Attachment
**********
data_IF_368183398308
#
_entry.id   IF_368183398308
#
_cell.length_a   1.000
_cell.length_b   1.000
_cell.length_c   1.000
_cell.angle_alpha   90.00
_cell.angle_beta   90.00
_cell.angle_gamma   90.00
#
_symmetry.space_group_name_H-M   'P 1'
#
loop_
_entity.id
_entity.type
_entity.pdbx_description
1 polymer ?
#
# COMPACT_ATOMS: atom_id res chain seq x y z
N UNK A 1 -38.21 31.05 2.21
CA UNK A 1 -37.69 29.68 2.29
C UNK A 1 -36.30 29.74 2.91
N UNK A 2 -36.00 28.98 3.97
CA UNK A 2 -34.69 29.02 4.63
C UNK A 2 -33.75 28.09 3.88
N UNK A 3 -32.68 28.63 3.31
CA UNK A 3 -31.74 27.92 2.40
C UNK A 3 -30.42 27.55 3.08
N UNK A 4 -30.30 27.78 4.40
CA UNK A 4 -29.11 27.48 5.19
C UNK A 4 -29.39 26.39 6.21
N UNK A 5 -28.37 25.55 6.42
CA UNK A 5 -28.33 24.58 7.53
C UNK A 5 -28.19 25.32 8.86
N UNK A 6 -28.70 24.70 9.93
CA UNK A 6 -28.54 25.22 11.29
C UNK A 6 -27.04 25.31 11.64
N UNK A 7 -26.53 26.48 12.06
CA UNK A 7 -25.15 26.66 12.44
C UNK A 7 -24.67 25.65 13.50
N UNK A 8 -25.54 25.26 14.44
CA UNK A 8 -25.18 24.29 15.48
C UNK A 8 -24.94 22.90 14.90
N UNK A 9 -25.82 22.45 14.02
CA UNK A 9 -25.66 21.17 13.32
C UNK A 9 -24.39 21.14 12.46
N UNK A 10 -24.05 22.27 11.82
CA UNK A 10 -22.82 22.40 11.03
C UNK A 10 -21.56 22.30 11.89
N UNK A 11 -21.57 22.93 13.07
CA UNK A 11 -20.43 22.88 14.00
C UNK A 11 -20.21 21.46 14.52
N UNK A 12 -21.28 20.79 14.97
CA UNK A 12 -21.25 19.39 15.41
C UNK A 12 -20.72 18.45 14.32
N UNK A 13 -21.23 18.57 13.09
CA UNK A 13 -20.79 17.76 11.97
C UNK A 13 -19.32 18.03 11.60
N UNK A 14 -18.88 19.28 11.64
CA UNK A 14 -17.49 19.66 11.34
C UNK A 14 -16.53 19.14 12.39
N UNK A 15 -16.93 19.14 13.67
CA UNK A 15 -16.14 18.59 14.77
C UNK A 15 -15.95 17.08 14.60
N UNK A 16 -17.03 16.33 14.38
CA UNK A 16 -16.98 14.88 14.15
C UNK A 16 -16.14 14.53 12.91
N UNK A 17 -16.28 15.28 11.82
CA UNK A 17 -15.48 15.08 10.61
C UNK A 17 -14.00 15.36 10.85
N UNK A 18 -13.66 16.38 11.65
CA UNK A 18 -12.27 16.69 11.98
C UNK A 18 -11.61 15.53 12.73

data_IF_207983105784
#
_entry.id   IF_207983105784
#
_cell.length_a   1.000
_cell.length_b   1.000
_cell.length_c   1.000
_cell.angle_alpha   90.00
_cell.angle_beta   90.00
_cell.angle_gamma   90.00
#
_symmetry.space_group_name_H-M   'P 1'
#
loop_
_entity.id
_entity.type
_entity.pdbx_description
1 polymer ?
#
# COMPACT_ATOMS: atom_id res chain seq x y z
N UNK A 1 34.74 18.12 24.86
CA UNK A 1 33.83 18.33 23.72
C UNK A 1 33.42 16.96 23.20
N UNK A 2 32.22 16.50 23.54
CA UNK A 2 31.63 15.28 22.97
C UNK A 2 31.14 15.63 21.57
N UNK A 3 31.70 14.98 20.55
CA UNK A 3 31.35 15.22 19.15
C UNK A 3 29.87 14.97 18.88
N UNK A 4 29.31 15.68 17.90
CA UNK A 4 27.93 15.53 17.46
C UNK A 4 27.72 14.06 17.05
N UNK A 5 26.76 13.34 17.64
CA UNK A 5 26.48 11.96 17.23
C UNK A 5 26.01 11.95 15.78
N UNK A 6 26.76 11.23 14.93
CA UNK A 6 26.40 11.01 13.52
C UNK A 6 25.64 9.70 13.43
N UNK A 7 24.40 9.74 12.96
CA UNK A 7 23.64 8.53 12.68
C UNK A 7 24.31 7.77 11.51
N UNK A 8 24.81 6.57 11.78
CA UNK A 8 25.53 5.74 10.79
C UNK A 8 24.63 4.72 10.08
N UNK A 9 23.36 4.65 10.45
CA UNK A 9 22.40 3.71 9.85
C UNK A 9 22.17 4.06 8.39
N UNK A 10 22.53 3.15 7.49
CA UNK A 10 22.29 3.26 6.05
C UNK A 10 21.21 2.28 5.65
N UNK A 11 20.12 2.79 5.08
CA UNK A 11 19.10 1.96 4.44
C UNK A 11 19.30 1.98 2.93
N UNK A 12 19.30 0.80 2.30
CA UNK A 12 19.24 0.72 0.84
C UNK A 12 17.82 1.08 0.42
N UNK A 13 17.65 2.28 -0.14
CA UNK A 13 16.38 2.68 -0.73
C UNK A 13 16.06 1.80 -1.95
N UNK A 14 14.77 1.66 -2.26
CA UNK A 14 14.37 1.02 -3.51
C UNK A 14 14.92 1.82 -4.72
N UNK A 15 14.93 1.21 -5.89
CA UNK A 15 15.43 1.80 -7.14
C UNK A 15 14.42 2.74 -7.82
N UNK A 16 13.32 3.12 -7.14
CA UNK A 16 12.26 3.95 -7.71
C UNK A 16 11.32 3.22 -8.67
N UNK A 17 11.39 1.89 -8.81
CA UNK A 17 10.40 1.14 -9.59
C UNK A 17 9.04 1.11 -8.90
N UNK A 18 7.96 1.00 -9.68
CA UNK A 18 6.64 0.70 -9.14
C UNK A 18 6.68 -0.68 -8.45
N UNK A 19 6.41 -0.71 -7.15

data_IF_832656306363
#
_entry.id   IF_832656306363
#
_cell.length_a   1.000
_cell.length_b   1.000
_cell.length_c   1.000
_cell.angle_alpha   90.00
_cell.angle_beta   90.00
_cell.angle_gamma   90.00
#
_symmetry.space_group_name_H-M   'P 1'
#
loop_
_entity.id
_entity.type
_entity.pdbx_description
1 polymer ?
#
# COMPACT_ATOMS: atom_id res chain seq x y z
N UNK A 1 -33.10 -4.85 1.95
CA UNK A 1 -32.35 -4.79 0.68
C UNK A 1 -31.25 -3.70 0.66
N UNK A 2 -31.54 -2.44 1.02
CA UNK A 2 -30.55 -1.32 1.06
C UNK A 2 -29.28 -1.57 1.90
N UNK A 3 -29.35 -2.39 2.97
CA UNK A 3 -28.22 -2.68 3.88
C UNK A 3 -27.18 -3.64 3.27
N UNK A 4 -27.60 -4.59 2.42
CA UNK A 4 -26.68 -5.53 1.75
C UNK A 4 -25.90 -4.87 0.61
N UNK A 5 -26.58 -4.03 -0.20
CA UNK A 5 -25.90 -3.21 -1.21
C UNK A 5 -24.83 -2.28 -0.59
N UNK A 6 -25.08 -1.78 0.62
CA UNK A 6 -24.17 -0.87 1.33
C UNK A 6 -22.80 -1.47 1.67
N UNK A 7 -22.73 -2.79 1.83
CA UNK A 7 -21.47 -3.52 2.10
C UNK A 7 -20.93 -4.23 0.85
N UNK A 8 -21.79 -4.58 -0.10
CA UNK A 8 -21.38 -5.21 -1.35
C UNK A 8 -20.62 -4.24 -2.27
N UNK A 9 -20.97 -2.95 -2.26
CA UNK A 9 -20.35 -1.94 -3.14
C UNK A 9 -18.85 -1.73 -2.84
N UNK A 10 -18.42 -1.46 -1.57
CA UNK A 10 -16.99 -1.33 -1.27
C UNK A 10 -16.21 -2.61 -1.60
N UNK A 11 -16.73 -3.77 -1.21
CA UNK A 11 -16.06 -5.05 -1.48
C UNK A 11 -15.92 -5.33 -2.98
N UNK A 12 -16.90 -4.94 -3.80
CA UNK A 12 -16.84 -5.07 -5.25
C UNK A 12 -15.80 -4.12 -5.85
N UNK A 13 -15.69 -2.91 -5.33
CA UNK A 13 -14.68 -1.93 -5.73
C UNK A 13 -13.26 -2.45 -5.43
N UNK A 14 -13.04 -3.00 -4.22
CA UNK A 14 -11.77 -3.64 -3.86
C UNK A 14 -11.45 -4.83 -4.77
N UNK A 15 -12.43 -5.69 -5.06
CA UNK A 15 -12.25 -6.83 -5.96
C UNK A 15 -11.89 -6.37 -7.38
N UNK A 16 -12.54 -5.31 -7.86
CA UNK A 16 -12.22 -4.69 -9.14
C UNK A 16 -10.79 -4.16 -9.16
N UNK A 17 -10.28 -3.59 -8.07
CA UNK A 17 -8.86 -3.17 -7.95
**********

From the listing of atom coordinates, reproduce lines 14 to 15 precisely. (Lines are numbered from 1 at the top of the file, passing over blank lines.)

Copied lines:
loop_
_entity.id